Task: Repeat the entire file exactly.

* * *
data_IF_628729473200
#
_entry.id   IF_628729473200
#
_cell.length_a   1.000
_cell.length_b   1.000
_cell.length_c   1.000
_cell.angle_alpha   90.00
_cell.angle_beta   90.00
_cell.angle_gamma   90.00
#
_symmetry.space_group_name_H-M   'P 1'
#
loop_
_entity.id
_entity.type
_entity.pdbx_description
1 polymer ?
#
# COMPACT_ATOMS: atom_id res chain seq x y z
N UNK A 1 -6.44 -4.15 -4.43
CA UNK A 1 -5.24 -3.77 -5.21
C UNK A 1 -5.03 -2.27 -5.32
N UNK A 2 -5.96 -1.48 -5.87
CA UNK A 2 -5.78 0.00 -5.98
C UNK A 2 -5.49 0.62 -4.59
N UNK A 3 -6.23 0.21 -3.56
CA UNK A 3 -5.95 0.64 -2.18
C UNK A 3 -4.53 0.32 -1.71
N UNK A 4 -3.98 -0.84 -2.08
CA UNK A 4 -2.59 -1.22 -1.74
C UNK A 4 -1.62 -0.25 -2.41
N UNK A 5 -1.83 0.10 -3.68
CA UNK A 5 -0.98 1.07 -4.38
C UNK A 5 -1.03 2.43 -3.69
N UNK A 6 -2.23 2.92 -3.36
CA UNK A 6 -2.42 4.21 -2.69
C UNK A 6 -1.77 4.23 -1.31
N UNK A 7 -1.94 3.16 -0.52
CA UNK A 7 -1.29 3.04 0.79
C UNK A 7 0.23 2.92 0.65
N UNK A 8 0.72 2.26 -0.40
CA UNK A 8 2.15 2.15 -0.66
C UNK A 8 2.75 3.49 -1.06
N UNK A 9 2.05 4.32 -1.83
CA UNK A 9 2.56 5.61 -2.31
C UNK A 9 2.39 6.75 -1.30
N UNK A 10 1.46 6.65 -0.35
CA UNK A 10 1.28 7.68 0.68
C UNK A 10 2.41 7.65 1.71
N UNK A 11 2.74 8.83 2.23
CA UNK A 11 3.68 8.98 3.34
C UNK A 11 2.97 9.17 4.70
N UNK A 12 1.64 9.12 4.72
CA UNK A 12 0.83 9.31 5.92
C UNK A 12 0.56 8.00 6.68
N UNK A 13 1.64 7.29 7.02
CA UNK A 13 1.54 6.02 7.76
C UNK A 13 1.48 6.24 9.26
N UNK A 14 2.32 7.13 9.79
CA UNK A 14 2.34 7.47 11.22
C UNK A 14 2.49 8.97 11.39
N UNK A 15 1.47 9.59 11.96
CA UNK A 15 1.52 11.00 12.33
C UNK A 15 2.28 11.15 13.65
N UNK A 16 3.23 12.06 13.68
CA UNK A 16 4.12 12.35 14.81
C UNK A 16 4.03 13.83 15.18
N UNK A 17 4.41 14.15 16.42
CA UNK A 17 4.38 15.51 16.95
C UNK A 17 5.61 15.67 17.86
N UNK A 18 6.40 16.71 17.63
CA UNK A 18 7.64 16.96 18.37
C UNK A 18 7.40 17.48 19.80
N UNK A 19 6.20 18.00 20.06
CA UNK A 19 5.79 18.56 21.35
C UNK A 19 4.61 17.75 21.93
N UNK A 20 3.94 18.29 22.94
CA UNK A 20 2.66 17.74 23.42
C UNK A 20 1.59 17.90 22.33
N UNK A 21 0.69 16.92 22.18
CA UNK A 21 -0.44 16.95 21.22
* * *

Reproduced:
data_IF_628729473200
#
_entry.id   IF_628729473200
#
_cell.length_a   1.000
_cell.length_b   1.000
_cell.length_c   1.000
_cell.angle_alpha   90.00
_cell.angle_beta   90.00
_cell.angle_gamma   90.00
#
_symmetry.space_group_name_H-M   'P 1'
#
loop_
_entity.id
_entity.type
_entity.pdbx_description
1 polymer ?
#
# COMPACT_ATOMS: atom_id res chain seq x y z
N UNK A 1 -6.44 -4.15 -4.43
CA UNK A 1 -5.24 -3.77 -5.21
C UNK A 1 -5.03 -2.27 -5.32
N UNK A 2 -5.96 -1.48 -5.87
CA UNK A 2 -5.78 0.00 -5.98
C UNK A 2 -5.49 0.62 -4.59
N UNK A 3 -6.23 0.21 -3.56
CA UNK A 3 -5.95 0.64 -2.18
C UNK A 3 -4.53 0.32 -1.71
N UNK A 4 -3.98 -0.84 -2.08
CA UNK A 4 -2.59 -1.22 -1.74
C UNK A 4 -1.62 -0.25 -2.41
N UNK A 5 -1.83 0.10 -3.68
CA UNK A 5 -0.98 1.07 -4.38
C UNK A 5 -1.03 2.43 -3.69
N UNK A 6 -2.23 2.92 -3.36
CA UNK A 6 -2.42 4.21 -2.69
C UNK A 6 -1.77 4.23 -1.31
N UNK A 7 -1.94 3.16 -0.52
CA UNK A 7 -1.29 3.04 0.79
C UNK A 7 0.23 2.92 0.65
N UNK A 8 0.72 2.26 -0.40
CA UNK A 8 2.15 2.15 -0.66
C UNK A 8 2.75 3.49 -1.06
N UNK A 9 2.05 4.32 -1.83
CA UNK A 9 2.56 5.61 -2.31
C UNK A 9 2.39 6.75 -1.30
N UNK A 10 1.46 6.65 -0.35
CA UNK A 10 1.28 7.68 0.68
C UNK A 10 2.41 7.65 1.71
N UNK A 11 2.74 8.83 2.23
CA UNK A 11 3.68 8.98 3.34
C UNK A 11 2.97 9.17 4.70
N UNK A 12 1.64 9.12 4.72
CA UNK A 12 0.83 9.31 5.92
C UNK A 12 0.56 8.00 6.68
N UNK A 13 1.64 7.29 7.02
CA UNK A 13 1.54 6.02 7.76
C UNK A 13 1.48 6.24 9.26
N UNK A 14 2.32 7.13 9.79
CA UNK A 14 2.34 7.47 11.22
C UNK A 14 2.49 8.97 11.39
N UNK A 15 1.47 9.59 11.96
CA UNK A 15 1.52 11.00 12.33
C UNK A 15 2.28 11.15 13.65
N UNK A 16 3.23 12.06 13.68
CA UNK A 16 4.12 12.35 14.81
C UNK A 16 4.03 13.83 15.18
N UNK A 17 4.41 14.15 16.42
CA UNK A 17 4.38 15.51 16.95
C UNK A 17 5.61 15.67 17.86
N UNK A 18 6.40 16.71 17.63
CA UNK A 18 7.64 16.96 18.37
C UNK A 18 7.40 17.48 19.80
N UNK A 19 6.20 18.00 20.06
CA UNK A 19 5.79 18.56 21.35
C UNK A 19 4.61 17.75 21.93
N UNK A 20 3.94 18.29 22.94
CA UNK A 20 2.66 17.74 23.42
C UNK A 20 1.59 17.90 22.33
N UNK A 21 0.69 16.92 22.18
CA UNK A 21 -0.44 16.95 21.22